(191bb) Engineering Metabolic Pathways By Using Standardized DNA Parts

Authors: 
Ma, X., National University of Singapore
Liang, H., National University of Singapore
Yang, L., National University of Singapore
Zhou, K., Singapore-MIT Alliance for research and technology, DiSTAP
Almost all metabolic engineering practices require plasmid construction. Currently, tens of thousands of research laboratories across the globe are constructing plasmids every day in an inefficient way – researchers customize materials they need, pay commercial companies to synthesize them from scratch (oligos and/or genes), wait for the materials to be delivered, and assemble the materials in their own laboratories.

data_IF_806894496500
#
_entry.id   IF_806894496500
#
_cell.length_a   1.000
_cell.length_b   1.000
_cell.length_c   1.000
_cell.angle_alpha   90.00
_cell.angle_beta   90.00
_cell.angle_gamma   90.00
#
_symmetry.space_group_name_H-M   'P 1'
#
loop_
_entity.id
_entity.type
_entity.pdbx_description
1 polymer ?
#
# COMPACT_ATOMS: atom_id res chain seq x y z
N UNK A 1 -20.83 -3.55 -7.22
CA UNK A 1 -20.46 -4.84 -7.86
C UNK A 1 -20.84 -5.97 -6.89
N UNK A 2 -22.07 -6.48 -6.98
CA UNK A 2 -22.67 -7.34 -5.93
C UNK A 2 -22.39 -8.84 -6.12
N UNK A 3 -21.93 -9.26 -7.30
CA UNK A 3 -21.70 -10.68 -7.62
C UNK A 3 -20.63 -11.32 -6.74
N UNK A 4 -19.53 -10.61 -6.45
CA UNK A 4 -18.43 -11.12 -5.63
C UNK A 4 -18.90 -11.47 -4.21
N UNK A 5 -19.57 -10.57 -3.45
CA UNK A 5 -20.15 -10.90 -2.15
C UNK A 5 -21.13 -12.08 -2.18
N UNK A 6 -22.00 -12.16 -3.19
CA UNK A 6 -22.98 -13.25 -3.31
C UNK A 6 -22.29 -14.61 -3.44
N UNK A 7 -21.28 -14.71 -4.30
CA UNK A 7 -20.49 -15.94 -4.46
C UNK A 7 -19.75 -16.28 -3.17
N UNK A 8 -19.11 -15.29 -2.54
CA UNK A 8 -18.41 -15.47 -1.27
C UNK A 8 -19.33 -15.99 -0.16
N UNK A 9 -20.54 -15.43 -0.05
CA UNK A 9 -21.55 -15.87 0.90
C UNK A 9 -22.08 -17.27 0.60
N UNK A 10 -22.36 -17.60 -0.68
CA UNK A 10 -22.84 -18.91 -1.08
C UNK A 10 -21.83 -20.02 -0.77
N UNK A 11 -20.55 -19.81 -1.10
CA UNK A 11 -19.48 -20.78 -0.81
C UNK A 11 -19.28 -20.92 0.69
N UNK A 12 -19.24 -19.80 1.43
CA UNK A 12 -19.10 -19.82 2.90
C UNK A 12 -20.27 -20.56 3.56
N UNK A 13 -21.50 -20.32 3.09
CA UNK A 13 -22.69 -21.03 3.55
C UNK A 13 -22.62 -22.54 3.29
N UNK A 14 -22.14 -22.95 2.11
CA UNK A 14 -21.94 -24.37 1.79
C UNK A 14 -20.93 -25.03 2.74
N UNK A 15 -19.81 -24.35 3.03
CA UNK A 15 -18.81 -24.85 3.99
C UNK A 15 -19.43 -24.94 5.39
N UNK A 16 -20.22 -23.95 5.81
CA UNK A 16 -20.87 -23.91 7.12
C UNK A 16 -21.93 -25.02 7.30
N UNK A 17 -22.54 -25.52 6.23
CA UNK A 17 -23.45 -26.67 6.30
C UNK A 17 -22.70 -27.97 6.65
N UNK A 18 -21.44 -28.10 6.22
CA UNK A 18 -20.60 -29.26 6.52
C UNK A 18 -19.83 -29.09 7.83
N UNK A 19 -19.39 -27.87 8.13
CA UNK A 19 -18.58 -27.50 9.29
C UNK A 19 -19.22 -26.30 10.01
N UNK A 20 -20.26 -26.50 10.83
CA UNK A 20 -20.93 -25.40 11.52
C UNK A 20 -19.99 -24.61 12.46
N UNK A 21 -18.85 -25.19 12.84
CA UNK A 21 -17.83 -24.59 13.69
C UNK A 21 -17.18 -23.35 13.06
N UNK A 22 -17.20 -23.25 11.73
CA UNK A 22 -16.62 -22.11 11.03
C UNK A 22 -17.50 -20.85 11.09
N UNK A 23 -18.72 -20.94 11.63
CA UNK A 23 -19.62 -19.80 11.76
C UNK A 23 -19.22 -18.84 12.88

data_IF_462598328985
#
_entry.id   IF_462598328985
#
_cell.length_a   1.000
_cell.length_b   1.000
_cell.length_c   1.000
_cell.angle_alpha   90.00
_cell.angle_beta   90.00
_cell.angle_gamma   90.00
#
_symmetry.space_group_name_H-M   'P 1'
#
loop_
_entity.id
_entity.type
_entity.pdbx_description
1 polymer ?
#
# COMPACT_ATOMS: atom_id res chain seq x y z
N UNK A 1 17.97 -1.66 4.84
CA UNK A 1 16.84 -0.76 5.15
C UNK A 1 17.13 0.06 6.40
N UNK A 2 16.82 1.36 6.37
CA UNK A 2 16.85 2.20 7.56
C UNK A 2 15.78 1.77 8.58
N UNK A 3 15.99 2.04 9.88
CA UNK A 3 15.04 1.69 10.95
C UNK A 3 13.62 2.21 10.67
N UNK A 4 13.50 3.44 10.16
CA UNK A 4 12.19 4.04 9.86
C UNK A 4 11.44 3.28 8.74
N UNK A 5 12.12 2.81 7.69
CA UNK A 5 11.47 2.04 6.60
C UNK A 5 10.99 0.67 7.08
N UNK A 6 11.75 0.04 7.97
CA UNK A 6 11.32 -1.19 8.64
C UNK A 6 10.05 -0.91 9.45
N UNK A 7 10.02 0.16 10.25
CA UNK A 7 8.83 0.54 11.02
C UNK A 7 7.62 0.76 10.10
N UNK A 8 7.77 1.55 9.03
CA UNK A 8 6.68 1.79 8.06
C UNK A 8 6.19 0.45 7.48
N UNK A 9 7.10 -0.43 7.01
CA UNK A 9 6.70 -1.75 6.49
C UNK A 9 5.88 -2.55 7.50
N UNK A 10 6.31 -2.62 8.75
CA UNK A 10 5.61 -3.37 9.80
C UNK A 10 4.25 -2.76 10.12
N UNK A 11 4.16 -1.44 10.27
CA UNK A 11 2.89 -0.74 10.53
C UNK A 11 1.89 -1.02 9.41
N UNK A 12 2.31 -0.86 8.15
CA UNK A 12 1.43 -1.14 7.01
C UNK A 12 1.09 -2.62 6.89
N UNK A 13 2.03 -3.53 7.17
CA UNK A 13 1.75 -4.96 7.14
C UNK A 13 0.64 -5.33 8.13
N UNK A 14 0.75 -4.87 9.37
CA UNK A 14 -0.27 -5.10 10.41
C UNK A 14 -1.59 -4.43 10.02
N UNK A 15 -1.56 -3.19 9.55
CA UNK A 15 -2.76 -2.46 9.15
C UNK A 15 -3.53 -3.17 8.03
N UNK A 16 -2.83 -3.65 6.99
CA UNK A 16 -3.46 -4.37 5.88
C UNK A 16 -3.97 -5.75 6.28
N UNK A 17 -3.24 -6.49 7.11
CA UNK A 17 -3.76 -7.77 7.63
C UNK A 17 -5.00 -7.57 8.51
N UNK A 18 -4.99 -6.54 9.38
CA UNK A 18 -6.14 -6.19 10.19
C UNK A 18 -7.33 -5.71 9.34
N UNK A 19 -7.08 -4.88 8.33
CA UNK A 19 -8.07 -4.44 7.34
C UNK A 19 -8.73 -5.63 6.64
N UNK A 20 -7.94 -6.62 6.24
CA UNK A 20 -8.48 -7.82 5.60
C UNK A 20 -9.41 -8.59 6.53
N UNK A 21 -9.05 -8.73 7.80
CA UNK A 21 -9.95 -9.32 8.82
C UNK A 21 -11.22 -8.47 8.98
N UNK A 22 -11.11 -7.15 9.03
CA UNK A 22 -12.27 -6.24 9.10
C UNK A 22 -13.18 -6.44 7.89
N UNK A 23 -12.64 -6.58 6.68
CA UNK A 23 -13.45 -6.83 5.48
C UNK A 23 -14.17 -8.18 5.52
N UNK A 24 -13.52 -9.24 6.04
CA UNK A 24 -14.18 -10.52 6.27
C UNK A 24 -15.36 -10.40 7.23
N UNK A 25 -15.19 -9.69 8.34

A more efficient way of constructing plasmids is through assembly of standardized DNA parts, which are from a user-defined library and readily available. Here, we developed a scarless DNA assembly method that can assemble up to 12 standardized DNA parts in any order. Our method does not need to avoid any forbidden restriction enzyme site, and is compatible with multiple-tier DNA assembly, which makes it to be advantageous to all existing methods that use standardized DNA parts (e.g. BioBricks assembly and BASIC). To demonstrate the usefulness of this method, we built a library of DNA parts for metabolic engineering applications, and used them to overproduce isoprenoid and aromatic compounds in commonly used species (Escherichia coli, Bacillus subtilis and Saccharomyces cerevisiae). In this era of CRISPR-Cas9, we also designed a large number of parts for this genome editing method, and used them to construct some plasmid-free microbes that have more stable fermentation characteristics in metabolic engineering applications. Through sharing and improving this library of DNA parts, our DNA assembly method would make it cheaper and faster to engineer microbial metabolic pathways for overproduction of valuable chemicals.